Left wing Carl Hagelin was a model of consistency in his four seasons with the New York Rangers. But over the past two seasons, it’s been a roller coaster ride for the forward.
At the beginning of 2015-16, he didn’t fit well with the Anaheim Ducks, posting just four goals and 12 points in 43 games. However, Hagelin immediately fit with the Pittsburgh Penguins after they acquired him for David Perron last January. In the final 37 games, he tallied 10 goals and 27 points. During the playoffs, he was part of Pittsburgh’s powerful “HBK” line that led the Penguins to the Stanley Cup. Hagelin scored six goals and 16 points in 24 postseason games.
Ironically, six goals are all Hagelin has this season, but he is still playing at a high level. The Swedish forward has found other ways to contribute besides scoring in 2016-17.
Coach Mike Sullivan has tried Hagelin pretty much on every line this season with little success. Well, that’s if one only looks at the stat sheet. Lately, Hagelin has been percolating on a line with Evgeni Malkin.
The trio of Malkin, Hornqvist, and Hagelin is controlling nearly 90% of shot attempts at even strength. That’s absurd.
— Mike Necciai (@Michael29Angelo) March 4, 2017
That Tweet was posted about halfway through a game against the Tampa Bay Lightning last Friday. Hagelin only had one shot on goal, but he attempted four others and created a lot of zone time. When he’s on the ice, the Penguins are controlling play.
Granted, his Corsi For Percentage is down 3.0 percent from where it was with the Penguins last season, but that doesn’t tell the whole story. His Corsi For Relative Percentage has increased from 3.3 to 3.7 percent from last season. Overall, Pittsburgh hasn’t been as strong at shot suppression, so the team, in general, has a lower Corsi For Percentage. Compared to the team, Hagelin is the same and maybe a little better than he was in 2015-16.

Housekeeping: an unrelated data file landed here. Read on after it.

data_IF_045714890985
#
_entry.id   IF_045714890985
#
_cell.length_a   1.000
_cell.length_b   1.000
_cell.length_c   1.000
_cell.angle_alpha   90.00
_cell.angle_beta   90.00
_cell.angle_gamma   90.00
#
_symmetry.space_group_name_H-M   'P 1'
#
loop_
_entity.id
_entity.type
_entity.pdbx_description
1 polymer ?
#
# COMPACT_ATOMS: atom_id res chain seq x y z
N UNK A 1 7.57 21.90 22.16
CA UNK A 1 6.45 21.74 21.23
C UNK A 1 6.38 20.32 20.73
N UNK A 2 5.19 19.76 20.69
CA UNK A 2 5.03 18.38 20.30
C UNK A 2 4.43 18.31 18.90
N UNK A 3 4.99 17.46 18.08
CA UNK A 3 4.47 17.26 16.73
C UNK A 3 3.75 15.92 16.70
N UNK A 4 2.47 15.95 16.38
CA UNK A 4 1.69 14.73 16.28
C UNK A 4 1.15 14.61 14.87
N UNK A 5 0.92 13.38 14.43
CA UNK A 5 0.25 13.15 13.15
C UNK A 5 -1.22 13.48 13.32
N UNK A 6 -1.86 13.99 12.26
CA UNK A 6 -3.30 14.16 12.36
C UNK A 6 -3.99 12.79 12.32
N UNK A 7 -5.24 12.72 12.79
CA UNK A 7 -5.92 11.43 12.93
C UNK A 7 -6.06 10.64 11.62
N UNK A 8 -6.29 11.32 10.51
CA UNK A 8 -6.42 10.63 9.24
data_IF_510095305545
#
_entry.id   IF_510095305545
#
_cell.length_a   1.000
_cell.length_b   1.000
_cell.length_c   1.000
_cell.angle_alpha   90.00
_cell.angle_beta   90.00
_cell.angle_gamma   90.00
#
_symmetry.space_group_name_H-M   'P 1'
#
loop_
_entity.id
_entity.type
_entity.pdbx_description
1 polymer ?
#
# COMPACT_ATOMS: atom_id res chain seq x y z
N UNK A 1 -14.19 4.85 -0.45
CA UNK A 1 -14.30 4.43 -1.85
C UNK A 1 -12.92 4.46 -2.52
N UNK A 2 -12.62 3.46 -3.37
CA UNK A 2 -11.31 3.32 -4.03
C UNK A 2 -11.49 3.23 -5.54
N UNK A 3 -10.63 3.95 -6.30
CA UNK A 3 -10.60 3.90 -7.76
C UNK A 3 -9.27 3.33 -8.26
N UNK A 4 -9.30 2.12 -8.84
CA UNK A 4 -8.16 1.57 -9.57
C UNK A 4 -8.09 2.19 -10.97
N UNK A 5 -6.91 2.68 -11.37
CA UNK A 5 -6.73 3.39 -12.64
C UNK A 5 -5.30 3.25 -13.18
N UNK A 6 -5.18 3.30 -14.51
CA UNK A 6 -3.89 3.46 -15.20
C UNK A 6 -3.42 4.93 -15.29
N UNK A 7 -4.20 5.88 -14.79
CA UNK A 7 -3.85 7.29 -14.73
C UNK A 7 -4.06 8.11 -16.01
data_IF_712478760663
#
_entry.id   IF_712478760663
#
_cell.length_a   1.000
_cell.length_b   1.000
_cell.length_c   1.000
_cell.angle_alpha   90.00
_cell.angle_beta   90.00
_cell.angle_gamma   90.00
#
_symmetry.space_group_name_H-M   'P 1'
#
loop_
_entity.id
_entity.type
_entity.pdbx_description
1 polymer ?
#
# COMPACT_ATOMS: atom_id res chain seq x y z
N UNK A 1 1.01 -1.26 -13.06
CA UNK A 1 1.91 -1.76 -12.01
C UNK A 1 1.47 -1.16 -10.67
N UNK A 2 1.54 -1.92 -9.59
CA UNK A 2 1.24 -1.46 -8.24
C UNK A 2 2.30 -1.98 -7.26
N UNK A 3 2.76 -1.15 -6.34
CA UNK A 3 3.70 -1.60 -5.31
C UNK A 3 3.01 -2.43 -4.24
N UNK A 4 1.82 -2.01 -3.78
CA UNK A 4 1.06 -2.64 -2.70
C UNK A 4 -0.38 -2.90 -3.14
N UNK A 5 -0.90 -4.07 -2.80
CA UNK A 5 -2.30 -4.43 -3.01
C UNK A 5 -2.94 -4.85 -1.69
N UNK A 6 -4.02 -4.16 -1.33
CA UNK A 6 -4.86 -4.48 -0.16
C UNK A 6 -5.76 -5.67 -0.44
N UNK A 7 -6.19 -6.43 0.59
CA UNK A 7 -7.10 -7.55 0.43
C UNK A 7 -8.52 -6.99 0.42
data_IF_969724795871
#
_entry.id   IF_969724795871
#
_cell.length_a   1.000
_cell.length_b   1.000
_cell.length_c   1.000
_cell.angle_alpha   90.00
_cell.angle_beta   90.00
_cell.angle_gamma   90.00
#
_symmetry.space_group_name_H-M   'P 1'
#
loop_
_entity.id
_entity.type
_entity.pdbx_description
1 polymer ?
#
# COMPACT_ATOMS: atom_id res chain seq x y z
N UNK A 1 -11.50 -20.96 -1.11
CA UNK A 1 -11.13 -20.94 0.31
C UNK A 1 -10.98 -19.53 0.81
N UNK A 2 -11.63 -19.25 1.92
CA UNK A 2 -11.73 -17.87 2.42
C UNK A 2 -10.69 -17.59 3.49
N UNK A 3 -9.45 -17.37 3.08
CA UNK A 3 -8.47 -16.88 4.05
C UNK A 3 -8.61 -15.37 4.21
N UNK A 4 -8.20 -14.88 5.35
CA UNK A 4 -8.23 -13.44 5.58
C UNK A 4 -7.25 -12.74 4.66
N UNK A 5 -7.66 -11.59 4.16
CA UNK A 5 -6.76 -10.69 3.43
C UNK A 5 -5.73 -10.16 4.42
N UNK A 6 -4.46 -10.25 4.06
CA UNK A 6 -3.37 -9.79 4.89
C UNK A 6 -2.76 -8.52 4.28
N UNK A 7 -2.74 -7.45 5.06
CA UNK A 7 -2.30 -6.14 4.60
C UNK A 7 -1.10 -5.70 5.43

Among players who have dressed for more than 10 games, Hagelin’s 53.3 Corsi For Percentage is second best on the Penguins. The other two players in that category are Malkin and Patrick Hornqvist, a line Sullivan put together that has really created a lot of chances in the last couple of weeks.
While Hagelin’s speed on zone breakouts and hardworking attitude on the boards are wonderful, the Penguins love the 28-year-old’s defensive prowess just as much. His speed and hustle can quickly erase mistakes that lead to odd-man rushes, which the Penguins have had far too many of recently.
Hagelin's speed negates a 2on0 for the Sabres. What an asset and backcheck -SK
— Pens Inside Scoop (@PensInsideScoop) March 6, 2017
Hagelin is also a major penalty killer. Last season, the Penguins posted the fifth-best penalty kill percentage. That helped them get passed Washington and San Jose in the playoffs, two of the top five power-play teams in the league last season.
In 2016-17, Pittsburgh is 19th in penalty-kill percentage, but the unit has improved a lot since the start of February. Over the last 15 games, the Penguins have killed 86.4 percent of their penalties, and Hagelin is a big part of the recent success. He’s third among all Penguins forwards with an average of 2:13 shorthanded minutes per game.
As patient as the Penguins probably want to be with Hagelin, because he’s creating chances and doing a lot of other good things, Pittsburgh would still like to see his goalless streak come to an end. He has no goals and three assists in his last 14 contests.
In the middle of that stretch, he missed five games because of a concussion. It might have taken a couple of games for him to regain his form. That said, Hagelin has played eight games since returning and only has two assists in that time. Over the last 21 contests, Hagelin has just one goal and five points.
As great as his puck possession is, if the Penguins are to repeat as champions, they need to find more depth scoring like they did last season. Hagelin re-finding his scoring touch would go a long way.